Vessely added that the bishops’ letter does not transgress church-state boundaries because “the Catholic Church believes there should be consistency between a person’s beliefs and actions,” and that consistency is constitutionally protected. The bishops’ request also does not abuse the Eucharist for political purposes, Vessely said, because their letter was pastoral in nature.

“The bishops therefore do not threaten Catholic legislators, but rather observe that they are probably not in communion with the Catholic belief on life. And because they care about their souls and those who might be misled, they warn them that they are causing damage,” Vessely wrote.

Jamie Manson.  Photo courtesy of Catholics for Choice

Jamie Manson. Photo courtesy of Catholics for Choice

Jamie Manson, president of Catholics for Choice, called “pretty extreme” the claim that voting for abortion legislation could be a mortal sin, pointing out that voting for abortion rights legislation is only indirectly related to abortion.

Gonzales said her stance on abortion takes into account the views of her constituents, Catholic and non-Catholic.

“The vast majority of Catholics in Colorado have access to contraceptives and are pro-choice. So I see the legislation I was proud to sponsor as consistent with what Catholics in Colorado are asking for, and I feel the bishops are out of step with their parishioners on this,” Gonzales said.

According to a March 2022 poll Data from the Public Religion Research Institute, 59% of white Catholics and 57% of Hispanic Catholics in the United States believe that abortion should be legal in all or most cases.

“We have all-male, all-celibate clergy, so-called. And so they don’t have a foray into mainstream life,” Manson said. “Catholic leaders need to start listening to their people. They must begin to believe in the wisdom of the laity.


RELATED: After Abortion Vote, Colorado Catholic Bishops Ask Lawmakers To Withhold Communion


Vessely said the bishops remain open to conversation with Catholic politicians who voted for RHEA. Their letter asks legislators to refrain from Communion “(until public repentance takes place and sacramental absolution is received in confession.”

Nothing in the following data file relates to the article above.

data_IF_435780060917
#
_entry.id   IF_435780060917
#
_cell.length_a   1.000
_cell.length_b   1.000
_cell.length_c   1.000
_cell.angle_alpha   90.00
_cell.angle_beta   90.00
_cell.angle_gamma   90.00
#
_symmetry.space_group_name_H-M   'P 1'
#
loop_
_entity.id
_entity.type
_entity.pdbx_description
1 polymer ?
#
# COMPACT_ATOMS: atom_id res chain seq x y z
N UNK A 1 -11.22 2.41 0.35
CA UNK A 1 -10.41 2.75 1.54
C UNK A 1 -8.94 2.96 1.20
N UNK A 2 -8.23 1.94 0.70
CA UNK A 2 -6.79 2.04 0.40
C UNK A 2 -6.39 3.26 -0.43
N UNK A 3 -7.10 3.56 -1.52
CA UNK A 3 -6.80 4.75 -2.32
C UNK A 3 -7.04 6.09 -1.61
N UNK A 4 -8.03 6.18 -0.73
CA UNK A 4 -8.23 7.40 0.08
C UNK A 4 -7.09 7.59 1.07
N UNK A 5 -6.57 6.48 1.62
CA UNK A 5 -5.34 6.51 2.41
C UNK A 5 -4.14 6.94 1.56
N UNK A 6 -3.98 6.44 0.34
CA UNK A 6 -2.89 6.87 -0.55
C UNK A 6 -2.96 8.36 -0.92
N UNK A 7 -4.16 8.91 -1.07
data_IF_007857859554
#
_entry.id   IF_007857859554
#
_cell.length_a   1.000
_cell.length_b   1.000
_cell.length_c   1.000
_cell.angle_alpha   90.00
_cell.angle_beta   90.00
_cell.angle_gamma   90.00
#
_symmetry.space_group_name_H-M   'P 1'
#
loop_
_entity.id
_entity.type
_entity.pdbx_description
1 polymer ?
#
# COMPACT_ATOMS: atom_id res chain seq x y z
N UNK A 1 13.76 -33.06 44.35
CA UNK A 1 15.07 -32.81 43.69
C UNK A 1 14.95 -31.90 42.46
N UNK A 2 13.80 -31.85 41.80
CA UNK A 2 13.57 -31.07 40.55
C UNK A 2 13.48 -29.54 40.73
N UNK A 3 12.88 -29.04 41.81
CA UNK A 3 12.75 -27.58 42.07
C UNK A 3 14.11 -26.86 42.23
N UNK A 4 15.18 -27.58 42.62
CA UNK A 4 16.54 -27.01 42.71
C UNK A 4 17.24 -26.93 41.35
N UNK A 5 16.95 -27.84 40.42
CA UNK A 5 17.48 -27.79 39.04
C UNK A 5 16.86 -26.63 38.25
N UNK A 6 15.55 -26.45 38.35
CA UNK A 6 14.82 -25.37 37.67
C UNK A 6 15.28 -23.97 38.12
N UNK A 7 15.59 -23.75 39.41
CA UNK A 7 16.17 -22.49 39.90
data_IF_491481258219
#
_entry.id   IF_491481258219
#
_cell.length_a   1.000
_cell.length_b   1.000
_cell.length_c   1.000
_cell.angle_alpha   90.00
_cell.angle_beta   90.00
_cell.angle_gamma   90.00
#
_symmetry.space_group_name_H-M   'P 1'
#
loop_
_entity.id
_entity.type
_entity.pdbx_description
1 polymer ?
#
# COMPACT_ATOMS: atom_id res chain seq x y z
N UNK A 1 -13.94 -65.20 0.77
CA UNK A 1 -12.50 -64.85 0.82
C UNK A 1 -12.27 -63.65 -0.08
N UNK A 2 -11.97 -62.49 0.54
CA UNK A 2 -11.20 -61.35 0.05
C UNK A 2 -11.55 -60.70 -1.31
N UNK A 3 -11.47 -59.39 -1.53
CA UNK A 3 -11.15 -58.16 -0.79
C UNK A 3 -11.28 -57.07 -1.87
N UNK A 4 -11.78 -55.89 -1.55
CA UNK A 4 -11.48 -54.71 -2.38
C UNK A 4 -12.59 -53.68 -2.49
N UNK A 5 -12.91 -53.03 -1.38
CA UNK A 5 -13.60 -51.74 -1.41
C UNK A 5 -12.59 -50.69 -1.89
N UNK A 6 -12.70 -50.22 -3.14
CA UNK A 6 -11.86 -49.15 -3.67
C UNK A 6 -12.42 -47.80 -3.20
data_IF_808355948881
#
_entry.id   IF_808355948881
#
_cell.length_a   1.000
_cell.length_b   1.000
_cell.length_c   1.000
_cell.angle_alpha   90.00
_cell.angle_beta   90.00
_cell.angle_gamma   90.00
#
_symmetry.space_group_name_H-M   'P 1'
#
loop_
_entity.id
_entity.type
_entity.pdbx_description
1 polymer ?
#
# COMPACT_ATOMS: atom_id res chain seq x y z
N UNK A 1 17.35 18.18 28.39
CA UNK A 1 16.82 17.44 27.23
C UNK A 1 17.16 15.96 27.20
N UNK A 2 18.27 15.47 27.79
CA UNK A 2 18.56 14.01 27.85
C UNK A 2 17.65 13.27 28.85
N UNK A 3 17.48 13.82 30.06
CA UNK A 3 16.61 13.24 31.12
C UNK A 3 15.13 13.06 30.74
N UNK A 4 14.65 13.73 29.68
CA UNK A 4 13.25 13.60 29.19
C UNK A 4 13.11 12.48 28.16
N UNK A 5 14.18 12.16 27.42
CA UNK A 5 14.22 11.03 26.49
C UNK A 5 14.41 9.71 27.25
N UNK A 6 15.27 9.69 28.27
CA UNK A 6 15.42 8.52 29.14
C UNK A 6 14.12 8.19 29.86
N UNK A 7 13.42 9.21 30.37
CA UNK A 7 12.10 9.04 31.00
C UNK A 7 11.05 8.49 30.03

Gonzales and Jaquez Lewis, who were raised in a Catholic background but are not practicing Catholics, both received the bishops’ letter last Monday. The two say that even though they occasionally attend mass, they have already not received communion because they are not members of the Catholic Church.

“I never took communion, and certainly after this incident I have no intention of starting,” Gonzales said.

The Colorado Capitol, left, in downtown Denver.  Photo by Acton Crawford/Unsplash/Creative Commons

The Colorado Capitol, left, in downtown Denver. Photo by Acton Crawford/Unsplash/Creative Commons

Duran said she plans to continue receiving the sacrament. She told RNS that she had been married for 38 years, and for 35 of those years she and her husband were unable to take communion because they had already been married. Eventually, they decided to jump through a number of hoops to gain access to the sacrament again in 2019.

“I just lost my husband in January, and the bishops are telling me that if we support this bill that gives women the right to choose and decide what to do with their bodies, I am being asked not to take Holy Communion “, says Duran. “Trying to make myself feel guilty for not receiving the sacrament because I did my job and supported this bill – and I still do today and I will support it tomorrow – is not just.”

Ortiz said he would personally abstain from Communion because that is what bishops demand, though he added that he was not saying other Catholics should do the same.

“If they think it will bring me closer to God, we’ll see. I will obey the request, and we will see if you really bring me the grace, the love and the compassion of God through this act.